I believe that people realize their mistakes when it’s too late to fix it.
The appearance of a kindergartner is quite deceiving; their dimples hide their despite and their cuteness hides their cruelty. Yet, the most ironic part of kindergarteners is that the effect of their actions is not fully understood by them, until years later. And no matter how adorable the child is, each one is capable of such brutal acts.
This month I was seated at table three with my friend Anna on my left and a boy named Ryan on my right. I don’t know how we found out, but eventually Anna and I discovered that Ryan was terrified of black holes. We thought it would be amusing to see how Ryan reacted if he were to see a black hole, so one day as everyone else was leaving for lunch, Anna and I lingered at the back of the line. As soon as we knew everyone else was out of the room we dashed back to table three, took a black crayon, and drew a large, somewhat round circle in Ryan’s notebook. We quickly put the crayon back in its place and caught up with our class.
Lunch was always one of the most enjoyable times of the day. As it progressed, the trick we had just played on Ryan slowly slipped my mind. By the time we made the trek back to the classroom, I had entirely forgotten about our pre-lunch adventure. But as soon as I heard that pathetic and awful sob, I remembered. But the cry didn’t evoke pity out of us, instead it made us laugh.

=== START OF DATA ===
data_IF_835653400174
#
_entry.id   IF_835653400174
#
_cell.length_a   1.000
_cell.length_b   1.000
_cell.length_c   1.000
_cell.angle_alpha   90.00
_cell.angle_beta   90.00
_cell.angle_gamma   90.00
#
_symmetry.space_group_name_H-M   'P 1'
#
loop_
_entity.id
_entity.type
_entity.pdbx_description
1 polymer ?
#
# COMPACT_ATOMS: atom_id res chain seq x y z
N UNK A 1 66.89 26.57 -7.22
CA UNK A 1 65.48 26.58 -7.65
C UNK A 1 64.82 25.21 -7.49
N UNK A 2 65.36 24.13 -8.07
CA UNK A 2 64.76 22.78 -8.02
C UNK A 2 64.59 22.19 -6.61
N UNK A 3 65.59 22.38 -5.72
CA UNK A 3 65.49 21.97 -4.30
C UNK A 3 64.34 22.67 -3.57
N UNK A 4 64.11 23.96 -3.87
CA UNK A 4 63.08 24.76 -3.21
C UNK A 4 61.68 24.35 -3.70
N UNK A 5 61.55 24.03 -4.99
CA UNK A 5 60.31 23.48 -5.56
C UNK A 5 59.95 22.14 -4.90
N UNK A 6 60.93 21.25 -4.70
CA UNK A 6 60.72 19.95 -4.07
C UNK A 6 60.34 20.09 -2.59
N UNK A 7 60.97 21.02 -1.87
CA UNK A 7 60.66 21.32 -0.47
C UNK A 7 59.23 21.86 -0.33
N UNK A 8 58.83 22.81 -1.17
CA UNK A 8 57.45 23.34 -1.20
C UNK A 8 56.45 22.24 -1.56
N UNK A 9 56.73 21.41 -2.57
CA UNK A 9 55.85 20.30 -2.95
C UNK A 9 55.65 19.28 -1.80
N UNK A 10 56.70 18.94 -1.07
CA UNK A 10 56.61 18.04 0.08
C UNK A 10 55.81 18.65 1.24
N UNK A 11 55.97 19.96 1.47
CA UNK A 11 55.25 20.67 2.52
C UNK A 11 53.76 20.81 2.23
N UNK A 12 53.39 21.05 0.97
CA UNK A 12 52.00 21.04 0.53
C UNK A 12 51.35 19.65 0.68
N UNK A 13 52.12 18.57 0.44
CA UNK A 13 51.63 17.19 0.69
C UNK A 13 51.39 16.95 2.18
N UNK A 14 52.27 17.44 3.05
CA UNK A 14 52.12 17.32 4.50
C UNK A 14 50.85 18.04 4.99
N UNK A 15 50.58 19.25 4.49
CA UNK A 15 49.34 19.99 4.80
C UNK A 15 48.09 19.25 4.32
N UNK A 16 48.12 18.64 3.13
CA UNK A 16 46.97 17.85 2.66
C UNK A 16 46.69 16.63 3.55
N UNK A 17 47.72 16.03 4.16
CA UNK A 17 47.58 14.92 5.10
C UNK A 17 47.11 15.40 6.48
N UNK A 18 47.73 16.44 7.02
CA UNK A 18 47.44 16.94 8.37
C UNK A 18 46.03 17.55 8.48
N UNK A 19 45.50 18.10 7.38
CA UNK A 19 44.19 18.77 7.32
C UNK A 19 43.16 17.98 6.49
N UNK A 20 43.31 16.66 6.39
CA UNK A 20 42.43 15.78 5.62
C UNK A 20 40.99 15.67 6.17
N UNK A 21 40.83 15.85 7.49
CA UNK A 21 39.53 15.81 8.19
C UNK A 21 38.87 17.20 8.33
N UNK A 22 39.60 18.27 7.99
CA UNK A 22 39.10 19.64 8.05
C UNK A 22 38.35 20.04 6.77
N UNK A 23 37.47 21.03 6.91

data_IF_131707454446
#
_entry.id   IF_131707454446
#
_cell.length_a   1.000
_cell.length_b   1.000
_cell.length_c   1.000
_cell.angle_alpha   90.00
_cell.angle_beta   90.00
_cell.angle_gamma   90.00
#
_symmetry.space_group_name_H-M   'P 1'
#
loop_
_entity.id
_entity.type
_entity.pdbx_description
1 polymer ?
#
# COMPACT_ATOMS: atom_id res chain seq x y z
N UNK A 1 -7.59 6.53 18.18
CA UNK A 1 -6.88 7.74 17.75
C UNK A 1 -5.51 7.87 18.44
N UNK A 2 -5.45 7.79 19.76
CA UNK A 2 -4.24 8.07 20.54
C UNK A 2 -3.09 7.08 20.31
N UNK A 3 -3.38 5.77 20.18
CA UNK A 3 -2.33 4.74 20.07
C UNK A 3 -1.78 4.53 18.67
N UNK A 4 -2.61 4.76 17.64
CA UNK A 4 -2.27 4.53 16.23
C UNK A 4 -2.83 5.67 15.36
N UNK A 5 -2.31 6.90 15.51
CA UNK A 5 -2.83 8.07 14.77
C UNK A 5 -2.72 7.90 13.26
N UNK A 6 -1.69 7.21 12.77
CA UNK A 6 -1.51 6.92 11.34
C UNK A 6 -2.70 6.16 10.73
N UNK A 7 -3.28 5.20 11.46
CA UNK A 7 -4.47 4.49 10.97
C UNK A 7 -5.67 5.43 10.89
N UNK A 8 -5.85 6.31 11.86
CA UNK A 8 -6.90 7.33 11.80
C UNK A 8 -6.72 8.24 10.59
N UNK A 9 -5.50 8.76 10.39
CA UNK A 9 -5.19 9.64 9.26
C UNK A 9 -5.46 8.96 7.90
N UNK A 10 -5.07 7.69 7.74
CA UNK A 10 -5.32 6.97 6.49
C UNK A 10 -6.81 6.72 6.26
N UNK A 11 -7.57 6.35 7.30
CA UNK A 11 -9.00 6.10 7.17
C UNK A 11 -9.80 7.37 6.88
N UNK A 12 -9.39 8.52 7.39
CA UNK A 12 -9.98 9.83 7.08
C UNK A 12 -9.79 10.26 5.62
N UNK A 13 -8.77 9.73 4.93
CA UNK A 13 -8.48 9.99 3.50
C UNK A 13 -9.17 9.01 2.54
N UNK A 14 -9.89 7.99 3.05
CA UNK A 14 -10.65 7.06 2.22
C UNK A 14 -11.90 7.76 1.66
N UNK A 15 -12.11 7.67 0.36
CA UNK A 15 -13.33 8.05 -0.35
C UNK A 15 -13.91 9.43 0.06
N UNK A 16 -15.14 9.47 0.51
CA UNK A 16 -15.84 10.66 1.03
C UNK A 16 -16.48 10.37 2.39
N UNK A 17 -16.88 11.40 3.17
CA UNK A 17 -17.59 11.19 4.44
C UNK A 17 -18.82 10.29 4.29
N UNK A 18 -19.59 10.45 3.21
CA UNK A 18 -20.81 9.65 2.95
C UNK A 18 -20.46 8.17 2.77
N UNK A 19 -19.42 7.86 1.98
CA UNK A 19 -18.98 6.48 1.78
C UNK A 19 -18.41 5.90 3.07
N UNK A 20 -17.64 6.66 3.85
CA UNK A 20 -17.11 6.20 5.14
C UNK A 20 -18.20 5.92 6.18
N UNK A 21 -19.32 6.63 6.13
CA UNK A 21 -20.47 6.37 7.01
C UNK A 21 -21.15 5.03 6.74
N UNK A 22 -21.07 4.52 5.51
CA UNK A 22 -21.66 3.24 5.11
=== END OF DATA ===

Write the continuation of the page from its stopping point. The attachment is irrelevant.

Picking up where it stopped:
Since Anna and I found such gratification in tormenting him, the simultaneous black holes and crying occurred on more than one occasion. We would write notes, containing a single black circle, and pass them to him. He would then start crying and sit in the corner, refusing to tell anyone why.
This torture continued the rest of the month until the day we switched seats again. But to my astonishment Ryan never told the teacher that we were doing it. Therefore we never got punished. Eventually we learned that other people could not be treated with such vicious actions and I later understood that what we did was cruel and uncalled for, but by the time I came to this realization it was too late.
Since Ryan spent a lot of this kindergarten year crying and consequently had less time to learn than the rest of our class, he was held back a year. It might have been better that he got to start over, with no one in his new class knowing what had happened the previous year. But our actions undoubtedly had a major impact on Ryan’s life. I regret having to come to this conclusion, a conclusion that many others have come to before and many kindergarteners will come to in time, when it is already too late to change the past.
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